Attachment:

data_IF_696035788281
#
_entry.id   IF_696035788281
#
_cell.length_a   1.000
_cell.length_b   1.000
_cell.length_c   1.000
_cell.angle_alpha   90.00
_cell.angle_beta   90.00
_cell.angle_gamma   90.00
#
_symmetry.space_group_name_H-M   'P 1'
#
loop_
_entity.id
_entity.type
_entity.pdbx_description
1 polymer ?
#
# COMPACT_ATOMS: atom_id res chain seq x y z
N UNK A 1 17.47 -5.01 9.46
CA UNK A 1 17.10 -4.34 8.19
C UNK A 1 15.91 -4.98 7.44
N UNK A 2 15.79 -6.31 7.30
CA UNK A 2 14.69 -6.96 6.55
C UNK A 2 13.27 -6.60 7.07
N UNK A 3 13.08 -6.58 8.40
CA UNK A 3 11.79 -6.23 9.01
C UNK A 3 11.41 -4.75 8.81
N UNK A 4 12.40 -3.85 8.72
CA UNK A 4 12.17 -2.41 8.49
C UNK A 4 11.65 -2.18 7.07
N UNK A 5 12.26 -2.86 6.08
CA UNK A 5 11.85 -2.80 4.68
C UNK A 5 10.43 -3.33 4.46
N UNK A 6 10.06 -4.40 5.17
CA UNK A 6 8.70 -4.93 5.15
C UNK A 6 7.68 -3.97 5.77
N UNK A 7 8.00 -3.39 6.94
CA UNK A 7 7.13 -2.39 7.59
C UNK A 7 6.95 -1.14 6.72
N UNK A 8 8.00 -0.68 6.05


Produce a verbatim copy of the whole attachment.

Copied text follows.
data_IF_696035788281
#
_entry.id   IF_696035788281
#
_cell.length_a   1.000
_cell.length_b   1.000
_cell.length_c   1.000
_cell.angle_alpha   90.00
_cell.angle_beta   90.00
_cell.angle_gamma   90.00
#
_symmetry.space_group_name_H-M   'P 1'
#
loop_
_entity.id
_entity.type
_entity.pdbx_description
1 polymer ?
#
# COMPACT_ATOMS: atom_id res chain seq x y z
N UNK A 1 17.47 -5.01 9.46
CA UNK A 1 17.10 -4.34 8.19
C UNK A 1 15.91 -4.98 7.44
N UNK A 2 15.79 -6.31 7.30
CA UNK A 2 14.69 -6.96 6.55
C UNK A 2 13.27 -6.60 7.07
N UNK A 3 13.08 -6.58 8.40
CA UNK A 3 11.79 -6.23 9.01
C UNK A 3 11.41 -4.75 8.81
N UNK A 4 12.40 -3.85 8.72
CA UNK A 4 12.17 -2.41 8.49
C UNK A 4 11.65 -2.18 7.07
N UNK A 5 12.26 -2.86 6.08
CA UNK A 5 11.85 -2.80 4.68
C UNK A 5 10.43 -3.33 4.46
N UNK A 6 10.06 -4.40 5.17
CA UNK A 6 8.70 -4.93 5.15
C UNK A 6 7.68 -3.97 5.77
N UNK A 7 8.00 -3.39 6.94
CA UNK A 7 7.13 -2.39 7.59
C UNK A 7 6.95 -1.14 6.72
N UNK A 8 8.00 -0.68 6.05